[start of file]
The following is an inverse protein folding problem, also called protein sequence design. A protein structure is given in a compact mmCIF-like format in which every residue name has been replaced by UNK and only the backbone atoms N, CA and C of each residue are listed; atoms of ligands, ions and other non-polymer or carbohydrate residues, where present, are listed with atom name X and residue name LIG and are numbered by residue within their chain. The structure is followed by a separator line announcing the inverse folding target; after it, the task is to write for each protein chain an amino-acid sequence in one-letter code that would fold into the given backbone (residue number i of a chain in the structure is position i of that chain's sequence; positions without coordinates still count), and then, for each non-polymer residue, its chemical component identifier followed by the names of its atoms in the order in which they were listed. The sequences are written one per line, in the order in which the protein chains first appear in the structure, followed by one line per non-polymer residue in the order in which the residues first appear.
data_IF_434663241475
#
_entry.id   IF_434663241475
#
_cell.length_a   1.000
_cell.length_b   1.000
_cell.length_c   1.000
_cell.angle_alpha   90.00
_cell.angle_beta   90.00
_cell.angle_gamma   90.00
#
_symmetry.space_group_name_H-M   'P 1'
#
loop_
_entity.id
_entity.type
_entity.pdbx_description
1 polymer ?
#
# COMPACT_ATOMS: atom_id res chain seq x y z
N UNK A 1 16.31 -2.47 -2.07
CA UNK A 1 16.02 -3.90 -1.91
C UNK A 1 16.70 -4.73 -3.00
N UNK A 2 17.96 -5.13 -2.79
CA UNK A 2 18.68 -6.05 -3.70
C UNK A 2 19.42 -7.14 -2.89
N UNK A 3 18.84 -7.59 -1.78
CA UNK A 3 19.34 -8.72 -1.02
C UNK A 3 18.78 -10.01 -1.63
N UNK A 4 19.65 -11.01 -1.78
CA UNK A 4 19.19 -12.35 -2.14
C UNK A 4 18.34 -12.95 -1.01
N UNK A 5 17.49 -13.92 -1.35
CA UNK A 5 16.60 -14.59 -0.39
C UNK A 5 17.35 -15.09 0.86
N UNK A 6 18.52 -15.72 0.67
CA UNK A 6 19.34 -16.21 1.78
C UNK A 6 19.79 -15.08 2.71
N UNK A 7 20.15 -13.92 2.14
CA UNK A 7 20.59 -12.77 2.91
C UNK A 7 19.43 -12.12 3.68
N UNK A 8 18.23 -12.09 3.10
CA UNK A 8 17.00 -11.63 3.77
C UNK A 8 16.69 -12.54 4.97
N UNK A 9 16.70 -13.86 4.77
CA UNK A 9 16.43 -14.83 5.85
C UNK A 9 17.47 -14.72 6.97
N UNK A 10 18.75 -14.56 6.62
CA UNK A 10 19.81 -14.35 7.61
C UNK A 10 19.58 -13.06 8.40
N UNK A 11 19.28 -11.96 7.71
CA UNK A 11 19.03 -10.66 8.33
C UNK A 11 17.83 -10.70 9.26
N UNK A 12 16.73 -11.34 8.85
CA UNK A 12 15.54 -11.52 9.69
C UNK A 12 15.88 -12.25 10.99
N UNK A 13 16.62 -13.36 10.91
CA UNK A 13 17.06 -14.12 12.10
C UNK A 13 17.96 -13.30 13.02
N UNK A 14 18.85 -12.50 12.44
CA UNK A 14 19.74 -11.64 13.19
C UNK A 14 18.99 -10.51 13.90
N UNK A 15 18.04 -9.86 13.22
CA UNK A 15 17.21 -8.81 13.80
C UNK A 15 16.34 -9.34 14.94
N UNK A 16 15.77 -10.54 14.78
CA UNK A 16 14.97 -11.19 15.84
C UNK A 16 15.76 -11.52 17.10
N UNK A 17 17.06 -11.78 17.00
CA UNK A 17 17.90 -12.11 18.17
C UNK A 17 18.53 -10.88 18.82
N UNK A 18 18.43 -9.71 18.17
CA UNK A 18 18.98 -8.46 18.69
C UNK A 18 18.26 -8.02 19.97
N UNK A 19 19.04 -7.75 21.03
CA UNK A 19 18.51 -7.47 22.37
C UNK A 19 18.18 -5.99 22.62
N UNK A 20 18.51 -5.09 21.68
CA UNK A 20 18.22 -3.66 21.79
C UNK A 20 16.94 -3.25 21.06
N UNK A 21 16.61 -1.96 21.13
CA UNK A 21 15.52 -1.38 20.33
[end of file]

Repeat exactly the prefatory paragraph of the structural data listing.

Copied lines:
The following is an inverse protein folding problem, also called protein sequence design. A protein structure is given in a compact mmCIF-like format in which every residue name has been replaced by UNK and only the backbone atoms N, CA and C of each residue are listed; atoms of ligands, ions and other non-polymer or carbohydrate residues, where present, are listed with atom name X and residue name LIG and are numbered by residue within their chain. The structure is followed by a separator line announcing the inverse folding target; after it, the task is to write for each protein chain an amino-acid sequence in one-letter code that would fold into the given backbone (residue number i of a chain in the structure is position i of that chain's sequence; positions without coordinates still count), and then, for each non-polymer residue, its chemical component identifier followed by the names of its atoms in the order in which they were listed. The sequences are written one per line, in the order in which the protein chains first appear in the structure, followed by one line per non-polymer residue in the order in which the residues first appear.